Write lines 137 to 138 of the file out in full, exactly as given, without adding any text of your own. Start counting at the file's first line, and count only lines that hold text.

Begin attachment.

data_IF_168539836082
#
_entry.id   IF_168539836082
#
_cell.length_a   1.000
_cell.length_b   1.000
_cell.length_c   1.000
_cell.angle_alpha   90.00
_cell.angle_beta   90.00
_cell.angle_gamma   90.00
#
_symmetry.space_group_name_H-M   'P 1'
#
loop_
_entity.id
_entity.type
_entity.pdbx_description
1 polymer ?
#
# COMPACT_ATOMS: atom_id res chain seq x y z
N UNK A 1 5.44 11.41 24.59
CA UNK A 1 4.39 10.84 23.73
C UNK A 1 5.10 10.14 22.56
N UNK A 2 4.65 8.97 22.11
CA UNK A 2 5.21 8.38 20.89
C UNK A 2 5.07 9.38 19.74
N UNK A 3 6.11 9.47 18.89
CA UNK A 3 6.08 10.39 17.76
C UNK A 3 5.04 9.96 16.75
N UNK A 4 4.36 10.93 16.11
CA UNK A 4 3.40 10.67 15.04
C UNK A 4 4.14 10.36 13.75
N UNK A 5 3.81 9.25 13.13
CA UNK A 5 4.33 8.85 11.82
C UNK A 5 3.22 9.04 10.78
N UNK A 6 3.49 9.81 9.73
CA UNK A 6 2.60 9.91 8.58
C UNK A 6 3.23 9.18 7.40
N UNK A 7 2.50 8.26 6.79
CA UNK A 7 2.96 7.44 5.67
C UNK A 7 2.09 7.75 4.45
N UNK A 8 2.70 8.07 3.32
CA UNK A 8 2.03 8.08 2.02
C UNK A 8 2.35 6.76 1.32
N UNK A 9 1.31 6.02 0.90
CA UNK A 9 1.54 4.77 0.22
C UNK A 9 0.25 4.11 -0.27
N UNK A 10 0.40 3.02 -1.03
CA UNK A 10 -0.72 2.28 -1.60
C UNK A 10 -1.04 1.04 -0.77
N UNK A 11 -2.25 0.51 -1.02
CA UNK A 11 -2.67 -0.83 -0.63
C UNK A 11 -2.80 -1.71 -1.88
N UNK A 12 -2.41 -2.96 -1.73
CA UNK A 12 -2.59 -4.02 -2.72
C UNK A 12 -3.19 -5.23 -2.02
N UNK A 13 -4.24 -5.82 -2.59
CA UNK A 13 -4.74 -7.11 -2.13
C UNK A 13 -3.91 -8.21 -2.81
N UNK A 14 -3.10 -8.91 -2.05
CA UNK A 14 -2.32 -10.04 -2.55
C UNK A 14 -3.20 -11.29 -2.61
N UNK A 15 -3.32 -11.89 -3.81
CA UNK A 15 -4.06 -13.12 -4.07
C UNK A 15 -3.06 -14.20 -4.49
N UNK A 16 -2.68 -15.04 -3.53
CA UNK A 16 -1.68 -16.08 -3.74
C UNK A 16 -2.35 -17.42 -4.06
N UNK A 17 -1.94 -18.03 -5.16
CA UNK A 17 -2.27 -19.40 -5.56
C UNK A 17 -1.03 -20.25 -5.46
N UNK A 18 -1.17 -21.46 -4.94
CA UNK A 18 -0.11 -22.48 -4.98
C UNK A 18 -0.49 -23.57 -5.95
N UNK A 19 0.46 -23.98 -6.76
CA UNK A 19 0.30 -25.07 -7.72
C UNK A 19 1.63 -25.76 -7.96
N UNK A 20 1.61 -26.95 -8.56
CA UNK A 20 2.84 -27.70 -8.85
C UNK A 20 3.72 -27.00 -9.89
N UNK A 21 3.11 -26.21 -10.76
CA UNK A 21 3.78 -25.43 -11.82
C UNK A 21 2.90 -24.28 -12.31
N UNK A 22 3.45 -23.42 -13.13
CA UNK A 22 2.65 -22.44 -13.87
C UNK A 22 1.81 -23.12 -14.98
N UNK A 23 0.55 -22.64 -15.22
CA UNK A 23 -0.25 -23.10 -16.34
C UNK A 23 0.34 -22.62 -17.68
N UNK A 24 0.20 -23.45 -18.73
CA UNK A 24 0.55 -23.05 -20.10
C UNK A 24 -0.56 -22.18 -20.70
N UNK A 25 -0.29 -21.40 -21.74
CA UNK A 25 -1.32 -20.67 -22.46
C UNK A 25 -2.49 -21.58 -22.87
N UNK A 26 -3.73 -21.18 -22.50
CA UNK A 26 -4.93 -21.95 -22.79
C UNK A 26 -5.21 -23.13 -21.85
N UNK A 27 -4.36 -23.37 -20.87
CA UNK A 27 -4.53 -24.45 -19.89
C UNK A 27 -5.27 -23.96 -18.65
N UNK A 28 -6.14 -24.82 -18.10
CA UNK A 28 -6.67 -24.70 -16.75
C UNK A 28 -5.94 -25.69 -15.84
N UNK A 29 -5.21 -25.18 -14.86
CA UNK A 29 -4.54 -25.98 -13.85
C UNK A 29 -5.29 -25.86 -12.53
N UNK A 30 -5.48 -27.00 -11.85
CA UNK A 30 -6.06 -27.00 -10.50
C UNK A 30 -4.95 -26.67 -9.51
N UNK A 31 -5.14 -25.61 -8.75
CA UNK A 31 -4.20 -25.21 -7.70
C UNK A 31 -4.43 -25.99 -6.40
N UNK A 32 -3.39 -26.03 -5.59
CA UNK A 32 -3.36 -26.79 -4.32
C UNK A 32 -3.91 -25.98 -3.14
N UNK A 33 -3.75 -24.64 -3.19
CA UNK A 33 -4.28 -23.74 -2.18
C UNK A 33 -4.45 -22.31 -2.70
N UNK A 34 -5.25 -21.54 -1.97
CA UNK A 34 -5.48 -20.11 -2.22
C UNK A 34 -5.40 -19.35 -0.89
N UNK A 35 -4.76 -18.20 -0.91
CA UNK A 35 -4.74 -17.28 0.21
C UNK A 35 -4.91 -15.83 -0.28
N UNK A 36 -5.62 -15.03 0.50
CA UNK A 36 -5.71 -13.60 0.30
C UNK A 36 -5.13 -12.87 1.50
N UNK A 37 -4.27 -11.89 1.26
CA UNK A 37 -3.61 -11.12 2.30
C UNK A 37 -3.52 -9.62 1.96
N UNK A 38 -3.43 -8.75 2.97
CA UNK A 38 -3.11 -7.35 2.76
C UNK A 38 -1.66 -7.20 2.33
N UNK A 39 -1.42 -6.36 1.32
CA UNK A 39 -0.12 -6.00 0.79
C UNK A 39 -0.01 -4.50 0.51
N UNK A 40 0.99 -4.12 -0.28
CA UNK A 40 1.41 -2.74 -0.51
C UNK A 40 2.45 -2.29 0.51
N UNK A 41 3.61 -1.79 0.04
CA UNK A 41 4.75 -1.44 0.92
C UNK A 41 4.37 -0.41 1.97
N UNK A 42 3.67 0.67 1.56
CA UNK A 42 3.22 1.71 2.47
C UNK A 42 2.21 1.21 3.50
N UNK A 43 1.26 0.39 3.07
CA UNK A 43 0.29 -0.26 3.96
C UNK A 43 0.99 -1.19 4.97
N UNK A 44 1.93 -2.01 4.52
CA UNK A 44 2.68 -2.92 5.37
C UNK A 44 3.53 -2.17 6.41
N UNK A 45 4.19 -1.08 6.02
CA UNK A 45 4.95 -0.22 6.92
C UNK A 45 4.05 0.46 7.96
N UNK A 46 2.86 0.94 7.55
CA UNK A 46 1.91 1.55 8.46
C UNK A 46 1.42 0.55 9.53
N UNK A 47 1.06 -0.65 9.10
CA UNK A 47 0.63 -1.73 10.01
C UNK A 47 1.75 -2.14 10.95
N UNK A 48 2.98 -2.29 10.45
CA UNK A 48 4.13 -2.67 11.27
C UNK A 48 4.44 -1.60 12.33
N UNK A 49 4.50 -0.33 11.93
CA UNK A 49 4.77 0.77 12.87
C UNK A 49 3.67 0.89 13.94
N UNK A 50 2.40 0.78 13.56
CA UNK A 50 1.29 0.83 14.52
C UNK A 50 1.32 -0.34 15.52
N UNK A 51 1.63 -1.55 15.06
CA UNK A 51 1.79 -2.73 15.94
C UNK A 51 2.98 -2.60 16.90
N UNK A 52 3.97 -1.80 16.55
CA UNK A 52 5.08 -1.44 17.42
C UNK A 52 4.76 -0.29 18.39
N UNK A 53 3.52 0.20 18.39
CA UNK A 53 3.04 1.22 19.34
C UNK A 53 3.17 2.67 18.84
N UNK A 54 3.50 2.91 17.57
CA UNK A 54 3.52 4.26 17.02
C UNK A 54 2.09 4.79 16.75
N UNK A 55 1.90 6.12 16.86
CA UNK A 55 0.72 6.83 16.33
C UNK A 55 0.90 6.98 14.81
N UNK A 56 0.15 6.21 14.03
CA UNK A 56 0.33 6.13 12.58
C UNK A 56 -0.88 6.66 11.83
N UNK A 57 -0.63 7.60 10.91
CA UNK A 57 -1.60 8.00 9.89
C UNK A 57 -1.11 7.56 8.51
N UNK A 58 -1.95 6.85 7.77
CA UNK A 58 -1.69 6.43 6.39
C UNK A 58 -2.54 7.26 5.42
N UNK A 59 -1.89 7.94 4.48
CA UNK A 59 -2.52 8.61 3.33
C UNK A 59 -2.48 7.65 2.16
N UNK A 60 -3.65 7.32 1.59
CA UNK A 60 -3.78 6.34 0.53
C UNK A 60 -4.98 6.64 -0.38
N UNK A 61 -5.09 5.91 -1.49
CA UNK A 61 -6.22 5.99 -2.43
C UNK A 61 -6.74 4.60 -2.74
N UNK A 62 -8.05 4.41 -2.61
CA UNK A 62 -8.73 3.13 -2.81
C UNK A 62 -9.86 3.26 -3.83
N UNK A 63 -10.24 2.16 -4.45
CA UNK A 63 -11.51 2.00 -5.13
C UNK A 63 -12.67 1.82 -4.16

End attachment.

C UNK A 39 -0.01 -4.50 0.51
N UNK A 40 0.99 -4.12 -0.28